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Lexi Gould was two weeks into her sophomore year at Utah’s Cyprus High School when she felt a sharp pain stretch across her abdomen and back. “I thought I had appendicitis,” she said.

A visit to the emergency room revealed grimmer news. Lexi had nueroblastoma, a cancer that develops from immature nerve cells.

Her life changed in an instant. While her classmates were cheering at football games and picking out prom dresses, Lexi’s days and nights were spent with cancer specialists and oncology nurses. She drew strength from her parents, Kris and Emily Gould, along with the rest of her family and her Latter-day Saint faith.

Then a few months into her treatment she met Ricky, who was at the clinic for a checkup following his cancer remission.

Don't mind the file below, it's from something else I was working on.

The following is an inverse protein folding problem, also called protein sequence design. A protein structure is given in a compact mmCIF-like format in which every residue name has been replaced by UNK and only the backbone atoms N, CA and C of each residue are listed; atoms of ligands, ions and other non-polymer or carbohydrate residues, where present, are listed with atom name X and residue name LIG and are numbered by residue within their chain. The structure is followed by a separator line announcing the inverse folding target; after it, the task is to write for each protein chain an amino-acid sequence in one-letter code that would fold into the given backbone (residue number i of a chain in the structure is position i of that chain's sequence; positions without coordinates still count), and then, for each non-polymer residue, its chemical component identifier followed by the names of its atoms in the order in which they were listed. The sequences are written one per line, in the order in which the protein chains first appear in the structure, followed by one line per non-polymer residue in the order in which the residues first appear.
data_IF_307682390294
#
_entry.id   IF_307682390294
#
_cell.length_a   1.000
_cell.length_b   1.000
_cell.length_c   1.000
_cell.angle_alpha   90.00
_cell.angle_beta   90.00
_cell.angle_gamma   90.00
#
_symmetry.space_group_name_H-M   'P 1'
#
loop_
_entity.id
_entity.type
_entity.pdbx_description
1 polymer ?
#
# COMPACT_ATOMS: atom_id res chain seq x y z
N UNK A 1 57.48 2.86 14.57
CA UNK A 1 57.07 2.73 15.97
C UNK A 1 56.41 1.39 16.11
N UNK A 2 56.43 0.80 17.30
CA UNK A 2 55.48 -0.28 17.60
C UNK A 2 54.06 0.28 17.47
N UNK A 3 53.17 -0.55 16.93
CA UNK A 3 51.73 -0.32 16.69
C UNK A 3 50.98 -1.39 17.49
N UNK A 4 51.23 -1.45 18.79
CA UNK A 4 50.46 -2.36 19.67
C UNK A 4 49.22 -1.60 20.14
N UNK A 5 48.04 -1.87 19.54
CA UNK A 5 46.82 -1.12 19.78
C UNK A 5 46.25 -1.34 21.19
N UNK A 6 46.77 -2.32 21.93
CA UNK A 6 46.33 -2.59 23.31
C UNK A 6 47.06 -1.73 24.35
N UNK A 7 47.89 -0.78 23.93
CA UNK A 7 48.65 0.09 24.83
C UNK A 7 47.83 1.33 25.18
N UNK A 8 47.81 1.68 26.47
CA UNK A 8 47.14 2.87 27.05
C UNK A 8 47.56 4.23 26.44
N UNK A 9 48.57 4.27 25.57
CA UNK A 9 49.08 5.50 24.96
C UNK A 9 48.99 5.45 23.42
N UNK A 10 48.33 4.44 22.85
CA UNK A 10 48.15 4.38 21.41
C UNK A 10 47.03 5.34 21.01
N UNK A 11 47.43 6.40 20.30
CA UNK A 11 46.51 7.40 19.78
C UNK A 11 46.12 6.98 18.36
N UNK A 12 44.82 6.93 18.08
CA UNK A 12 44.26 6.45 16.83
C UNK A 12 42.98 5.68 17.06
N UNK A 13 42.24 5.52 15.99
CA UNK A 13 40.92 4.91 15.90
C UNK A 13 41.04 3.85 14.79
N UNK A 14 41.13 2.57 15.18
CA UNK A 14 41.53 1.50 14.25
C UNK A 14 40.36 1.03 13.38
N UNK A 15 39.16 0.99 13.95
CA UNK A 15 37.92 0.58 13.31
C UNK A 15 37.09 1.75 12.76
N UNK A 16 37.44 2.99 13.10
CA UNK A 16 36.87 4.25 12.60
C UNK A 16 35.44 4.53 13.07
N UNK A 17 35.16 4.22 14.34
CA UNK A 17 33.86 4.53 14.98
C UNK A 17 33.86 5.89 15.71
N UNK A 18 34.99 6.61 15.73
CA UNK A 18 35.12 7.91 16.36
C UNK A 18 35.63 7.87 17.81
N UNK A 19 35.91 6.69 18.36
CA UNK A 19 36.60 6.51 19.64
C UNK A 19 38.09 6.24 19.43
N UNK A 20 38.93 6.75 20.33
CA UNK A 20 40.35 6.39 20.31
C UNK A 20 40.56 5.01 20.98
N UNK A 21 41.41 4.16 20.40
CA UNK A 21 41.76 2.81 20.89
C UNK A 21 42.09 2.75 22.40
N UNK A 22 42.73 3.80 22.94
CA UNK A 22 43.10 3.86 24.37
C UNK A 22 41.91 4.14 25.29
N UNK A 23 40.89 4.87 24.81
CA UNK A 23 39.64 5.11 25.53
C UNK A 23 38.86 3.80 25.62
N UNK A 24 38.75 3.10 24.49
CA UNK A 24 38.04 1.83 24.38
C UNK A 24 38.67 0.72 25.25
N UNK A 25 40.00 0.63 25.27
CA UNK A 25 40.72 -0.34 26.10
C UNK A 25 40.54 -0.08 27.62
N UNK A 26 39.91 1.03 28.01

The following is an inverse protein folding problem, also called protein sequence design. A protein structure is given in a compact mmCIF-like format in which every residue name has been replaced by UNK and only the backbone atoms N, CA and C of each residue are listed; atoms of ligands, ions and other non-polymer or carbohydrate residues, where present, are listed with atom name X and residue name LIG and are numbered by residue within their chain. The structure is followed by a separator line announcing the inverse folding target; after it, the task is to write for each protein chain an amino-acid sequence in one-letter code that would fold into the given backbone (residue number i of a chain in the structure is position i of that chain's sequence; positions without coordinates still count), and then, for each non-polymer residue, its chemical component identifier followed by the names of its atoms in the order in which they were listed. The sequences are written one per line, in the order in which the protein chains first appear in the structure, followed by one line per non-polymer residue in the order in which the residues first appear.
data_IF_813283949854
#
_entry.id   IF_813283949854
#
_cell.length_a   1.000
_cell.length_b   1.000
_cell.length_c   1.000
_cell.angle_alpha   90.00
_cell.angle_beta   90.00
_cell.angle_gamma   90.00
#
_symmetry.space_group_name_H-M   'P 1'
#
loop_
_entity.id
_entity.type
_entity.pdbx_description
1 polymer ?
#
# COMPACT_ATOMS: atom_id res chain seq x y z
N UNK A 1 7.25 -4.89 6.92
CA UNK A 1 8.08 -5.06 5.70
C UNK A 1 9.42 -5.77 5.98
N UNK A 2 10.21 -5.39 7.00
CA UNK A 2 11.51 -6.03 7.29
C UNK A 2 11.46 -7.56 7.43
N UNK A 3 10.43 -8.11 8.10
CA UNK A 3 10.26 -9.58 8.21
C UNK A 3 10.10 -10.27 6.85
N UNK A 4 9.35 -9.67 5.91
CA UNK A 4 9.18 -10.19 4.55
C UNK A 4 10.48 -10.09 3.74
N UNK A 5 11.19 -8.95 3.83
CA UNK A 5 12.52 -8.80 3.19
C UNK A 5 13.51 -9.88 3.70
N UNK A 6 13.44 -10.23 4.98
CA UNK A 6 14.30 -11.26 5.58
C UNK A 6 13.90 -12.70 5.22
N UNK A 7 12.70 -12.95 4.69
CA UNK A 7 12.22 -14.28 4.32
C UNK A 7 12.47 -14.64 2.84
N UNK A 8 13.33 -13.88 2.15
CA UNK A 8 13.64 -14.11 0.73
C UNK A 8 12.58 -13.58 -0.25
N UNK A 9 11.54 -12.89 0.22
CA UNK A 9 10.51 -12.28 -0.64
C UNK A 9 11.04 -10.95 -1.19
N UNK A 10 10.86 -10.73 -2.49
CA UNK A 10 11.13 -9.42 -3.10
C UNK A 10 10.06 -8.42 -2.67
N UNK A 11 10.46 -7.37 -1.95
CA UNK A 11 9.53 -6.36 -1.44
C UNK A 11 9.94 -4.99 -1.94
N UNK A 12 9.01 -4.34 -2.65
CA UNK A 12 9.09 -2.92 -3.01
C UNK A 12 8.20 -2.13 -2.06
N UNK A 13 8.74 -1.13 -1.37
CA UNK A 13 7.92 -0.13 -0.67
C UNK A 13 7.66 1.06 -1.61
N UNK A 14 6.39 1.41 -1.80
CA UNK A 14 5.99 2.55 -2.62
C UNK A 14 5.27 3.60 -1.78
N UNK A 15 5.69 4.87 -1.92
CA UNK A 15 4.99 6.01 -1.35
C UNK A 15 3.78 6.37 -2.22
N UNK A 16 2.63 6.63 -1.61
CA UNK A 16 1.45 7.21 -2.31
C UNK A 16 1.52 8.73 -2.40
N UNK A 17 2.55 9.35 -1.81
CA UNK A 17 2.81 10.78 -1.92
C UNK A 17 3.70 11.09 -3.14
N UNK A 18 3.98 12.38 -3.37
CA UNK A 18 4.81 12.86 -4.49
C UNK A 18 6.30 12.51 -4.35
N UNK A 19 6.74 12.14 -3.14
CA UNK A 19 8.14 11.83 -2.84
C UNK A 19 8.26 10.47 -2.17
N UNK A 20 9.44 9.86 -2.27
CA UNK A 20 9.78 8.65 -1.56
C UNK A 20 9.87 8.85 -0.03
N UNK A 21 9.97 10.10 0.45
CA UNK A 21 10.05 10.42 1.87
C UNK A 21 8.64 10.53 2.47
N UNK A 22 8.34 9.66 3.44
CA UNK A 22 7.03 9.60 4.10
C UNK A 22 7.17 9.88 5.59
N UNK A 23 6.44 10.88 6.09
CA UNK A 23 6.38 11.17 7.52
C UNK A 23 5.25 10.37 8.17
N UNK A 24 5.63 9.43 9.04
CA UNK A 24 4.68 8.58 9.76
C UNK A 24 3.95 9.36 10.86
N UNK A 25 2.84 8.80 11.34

“He had hair,” she said, laughing, “which was super weird for people in that unit.”

Ricky was a leukemia survivor. The talented young basketball player from Orem, Utah, had discovered his own illness when he was 15 and being treated for a sports injury.

“When I met Lexi I immediately thought, ‘What a beautiful girl,’” remembered Ricky.

By the end of their first chat they were trusted friends. They understood each other’s unique teenage-cancer-patient challenges: losing hair, chemo treatments, missing out on benchmark high school moments, facing uncertain futures.

“I was drawn to her—she had a spirit that was so attractive. I just wanted to be around her all the time,” he said.

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